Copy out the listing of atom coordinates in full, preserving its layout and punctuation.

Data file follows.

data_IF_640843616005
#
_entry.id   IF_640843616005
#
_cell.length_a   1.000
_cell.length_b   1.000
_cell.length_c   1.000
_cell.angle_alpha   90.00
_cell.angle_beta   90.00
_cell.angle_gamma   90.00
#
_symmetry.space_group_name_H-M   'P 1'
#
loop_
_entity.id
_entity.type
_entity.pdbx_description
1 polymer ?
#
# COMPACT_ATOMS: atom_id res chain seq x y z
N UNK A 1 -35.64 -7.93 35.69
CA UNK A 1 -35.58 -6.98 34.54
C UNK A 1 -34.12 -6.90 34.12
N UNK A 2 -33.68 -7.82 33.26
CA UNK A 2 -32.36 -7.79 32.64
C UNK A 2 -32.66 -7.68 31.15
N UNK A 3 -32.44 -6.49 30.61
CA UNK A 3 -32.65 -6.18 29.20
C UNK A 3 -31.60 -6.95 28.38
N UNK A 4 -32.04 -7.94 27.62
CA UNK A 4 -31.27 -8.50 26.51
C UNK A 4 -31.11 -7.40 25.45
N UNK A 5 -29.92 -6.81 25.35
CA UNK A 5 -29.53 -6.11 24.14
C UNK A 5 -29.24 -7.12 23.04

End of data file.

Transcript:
data_IF_640843616005
#
_entry.id   IF_640843616005
#
_cell.length_a   1.000
_cell.length_b   1.000
_cell.length_c   1.000
_cell.angle_alpha   90.00
_cell.angle_beta   90.00
_cell.angle_gamma   90.00
#
_symmetry.space_group_name_H-M   'P 1'
#
loop_
_entity.id
_entity.type
_entity.pdbx_description
1 polymer ?
#
# COMPACT_ATOMS: atom_id res chain seq x y z
N UNK A 1 -35.64 -7.93 35.69
CA UNK A 1 -35.58 -6.98 34.54
C UNK A 1 -34.12 -6.90 34.12
N UNK A 2 -33.68 -7.82 33.26
CA UNK A 2 -32.36 -7.79 32.64
C UNK A 2 -32.66 -7.68 31.15
N UNK A 3 -32.44 -6.49 30.61
CA UNK A 3 -32.65 -6.18 29.20
C UNK A 3 -31.60 -6.95 28.38
N UNK A 4 -32.04 -7.94 27.62
CA UNK A 4 -31.27 -8.50 26.51
C UNK A 4 -31.11 -7.40 25.45
N UNK A 5 -29.92 -6.81 25.35
CA UNK A 5 -29.53 -6.11 24.14
C UNK A 5 -29.24 -7.12 23.04